Parliament is not a congress of ambassadors from different and hostile interests; which interests each must maintain, as an agent and advocate, against other agents and advocates; but parliament is a deliberative assembly of one nation, with one interest, that of the whole; where, not local purposes, not local prejudices ought to guide, but the general good, resulting from the general reason of the whole. You choose a member indeed; but when you have chosen him, he is not a member of Bristol, but he is a member of parliament.

Nov. 03, 1774 - from his speech to the electors of Bristol
The resources of intrigue are called in to supply the defects of argument and wit.

Men are qualified for civil liberty in exact proportion to their disposition to put moral chains on their own appetites. Society cannot exist unless a controlling power upon will and appetite be placed somewhere, and the less of it there is within, the more there is without. It is ordained in the eternal constitution of things that men of intemperate minds cannot be free. Their passions forge their fetters.

[Revolutionaries] With them it is a sufficient motive to destroy an old scheme because it is old. As to the new one, they are in no sort of fear with regard to the duration of a new building run up in haste; because duration is no object to those who think little or nothing has been done before their time.

Whenever a separation is made between liberty and justice, neither, in my opinion, is safe.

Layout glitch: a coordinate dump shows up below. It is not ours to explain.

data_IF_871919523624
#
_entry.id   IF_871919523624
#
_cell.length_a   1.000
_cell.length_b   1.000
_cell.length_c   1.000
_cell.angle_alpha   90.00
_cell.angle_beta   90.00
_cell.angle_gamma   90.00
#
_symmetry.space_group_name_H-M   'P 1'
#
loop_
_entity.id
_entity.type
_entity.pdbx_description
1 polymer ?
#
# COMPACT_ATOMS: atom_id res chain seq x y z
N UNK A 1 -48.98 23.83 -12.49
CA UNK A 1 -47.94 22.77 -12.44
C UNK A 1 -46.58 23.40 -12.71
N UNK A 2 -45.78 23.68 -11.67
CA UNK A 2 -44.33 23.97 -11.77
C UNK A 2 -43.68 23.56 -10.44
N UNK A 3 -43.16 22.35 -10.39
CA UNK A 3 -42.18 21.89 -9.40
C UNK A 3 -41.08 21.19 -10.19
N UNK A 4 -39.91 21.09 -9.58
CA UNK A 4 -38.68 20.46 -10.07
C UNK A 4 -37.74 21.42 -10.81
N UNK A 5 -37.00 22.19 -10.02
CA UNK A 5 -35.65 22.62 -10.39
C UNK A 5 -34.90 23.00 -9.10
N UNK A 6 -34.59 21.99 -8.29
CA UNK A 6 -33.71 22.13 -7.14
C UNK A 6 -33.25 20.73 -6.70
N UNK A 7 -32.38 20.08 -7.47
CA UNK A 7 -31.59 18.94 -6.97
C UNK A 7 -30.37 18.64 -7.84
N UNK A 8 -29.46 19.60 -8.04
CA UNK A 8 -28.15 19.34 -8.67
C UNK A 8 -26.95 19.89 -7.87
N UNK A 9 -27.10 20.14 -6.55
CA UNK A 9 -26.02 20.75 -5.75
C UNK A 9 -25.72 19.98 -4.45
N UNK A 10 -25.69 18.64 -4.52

The state includes the dead, the living, and the coming generations.

It is the nature of all greatness not to be exact.

To read without reflecting is like eating without digesting.

The true danger is when liberty is nibbled away, for expedients, and by parts ... the only thing necessary for evil to triumph is for good men to do nothing.

Apr. 3, 1777 - from a letter to the Sheriffs of Bristol
Custom reconciles us to everything.

1756 - from On the Sublime and Beautiful
Bad laws are the worst sort of tyranny.

Nov. 03, 1774 - from his speech to the electors of Bristol
There is ... a limit at which forbearance ceases to be a virtue.

1769 - from "Observations on a Late Publication on the Present State of the Nation"
Good order is the foundation of all good things.

... what is liberty without wisdom, and without virtue? It is the greatest of all possible evils, for it is folly, vice, and madness, without tuition or restraint.

1790 - from Reflections on the Revolution in France
Mere parsimony is not economy. ... Expense, and great expense, may be an essential part of true economy.

1796 - from a letter
Slavery they can have everywhere. It is a weed that grows in every soil.

Mar. 22, 1775 - from his second speech on conciliation with America
The important thing is not to stop questioning. Curiosity has its own reason for existing. One cannot help but be in awe when he contemplates the mysteries of eternity, of life, of the marvelous structure of reality.

There is no safety for honest men but by believing all possible evil of evil men.

1790 - from Reflections on the Revolution in France
People crushed by law have no hopes but from power. If laws are their enemies, they will be enemies to laws; and those, who have much to hope and nothing to lose, will always be dangerous, more or less.

from a letter to Hon. C.J. Fox
All government, indeed every human benefit and enjoyment, every virtue, and every prudent act, is founded on compromise and barter. ... Man acts from motives relative to his interests; and not on metaphysical speculations.

1770 - from "On the Causes of the Present Discontents"
People will not look forward to posterity who never look backward to their ancestors.

1790 - from Reflections on the Revolution in France
A law against property is a law against industry.

Dec. 01, 1783 - from his "Speech on Mr. Fox's East India Bill"
Nobody made a greater mistake than he who did nothing because he could do only a little.

A populace never rebels from passion for attack, but from impatience of suffering.